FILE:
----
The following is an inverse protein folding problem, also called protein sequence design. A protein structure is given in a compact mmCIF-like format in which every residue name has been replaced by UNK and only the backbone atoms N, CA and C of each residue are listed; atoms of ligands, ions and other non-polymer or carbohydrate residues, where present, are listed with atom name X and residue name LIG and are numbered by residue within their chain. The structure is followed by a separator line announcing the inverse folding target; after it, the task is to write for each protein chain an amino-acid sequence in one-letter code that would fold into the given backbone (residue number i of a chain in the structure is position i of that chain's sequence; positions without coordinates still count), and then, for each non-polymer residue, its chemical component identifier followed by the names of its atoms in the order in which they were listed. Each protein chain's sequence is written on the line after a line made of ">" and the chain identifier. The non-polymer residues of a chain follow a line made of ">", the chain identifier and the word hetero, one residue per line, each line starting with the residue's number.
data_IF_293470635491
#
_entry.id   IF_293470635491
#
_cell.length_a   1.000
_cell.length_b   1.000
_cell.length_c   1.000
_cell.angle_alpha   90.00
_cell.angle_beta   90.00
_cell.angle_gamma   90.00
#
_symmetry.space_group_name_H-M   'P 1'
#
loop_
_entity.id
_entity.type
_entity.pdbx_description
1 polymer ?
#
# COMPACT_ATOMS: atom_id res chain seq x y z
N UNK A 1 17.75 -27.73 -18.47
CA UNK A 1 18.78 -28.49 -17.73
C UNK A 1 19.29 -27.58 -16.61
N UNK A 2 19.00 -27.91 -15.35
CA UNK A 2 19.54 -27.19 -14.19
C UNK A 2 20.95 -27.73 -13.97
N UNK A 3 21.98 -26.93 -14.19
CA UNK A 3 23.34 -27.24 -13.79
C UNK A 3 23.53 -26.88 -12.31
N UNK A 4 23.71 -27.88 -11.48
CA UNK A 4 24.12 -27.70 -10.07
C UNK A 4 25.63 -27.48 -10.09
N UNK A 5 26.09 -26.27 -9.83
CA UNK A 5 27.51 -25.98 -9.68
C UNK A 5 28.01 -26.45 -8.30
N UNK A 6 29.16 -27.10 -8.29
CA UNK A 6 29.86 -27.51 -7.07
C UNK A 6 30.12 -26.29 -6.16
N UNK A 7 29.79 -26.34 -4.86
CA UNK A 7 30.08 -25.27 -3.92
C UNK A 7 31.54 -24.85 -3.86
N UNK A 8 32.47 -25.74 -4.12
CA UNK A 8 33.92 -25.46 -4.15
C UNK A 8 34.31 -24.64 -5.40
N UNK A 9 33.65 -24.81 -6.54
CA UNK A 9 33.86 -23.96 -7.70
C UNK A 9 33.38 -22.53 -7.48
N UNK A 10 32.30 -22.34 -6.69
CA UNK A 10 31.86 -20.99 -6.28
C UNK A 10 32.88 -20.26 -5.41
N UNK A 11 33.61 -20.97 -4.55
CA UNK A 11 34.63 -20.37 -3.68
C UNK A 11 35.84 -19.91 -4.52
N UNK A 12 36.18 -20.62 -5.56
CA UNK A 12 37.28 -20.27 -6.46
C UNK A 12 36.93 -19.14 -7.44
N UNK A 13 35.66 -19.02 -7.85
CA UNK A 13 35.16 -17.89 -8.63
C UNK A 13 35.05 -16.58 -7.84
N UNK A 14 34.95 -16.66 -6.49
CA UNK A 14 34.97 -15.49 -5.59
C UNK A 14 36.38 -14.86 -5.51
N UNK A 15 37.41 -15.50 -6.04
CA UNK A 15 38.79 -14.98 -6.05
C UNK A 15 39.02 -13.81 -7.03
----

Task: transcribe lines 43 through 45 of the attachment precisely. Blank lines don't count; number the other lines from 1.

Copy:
N UNK A 8 32.47 -25.74 -4.12
CA UNK A 8 33.92 -25.46 -4.15
C UNK A 8 34.31 -24.64 -5.40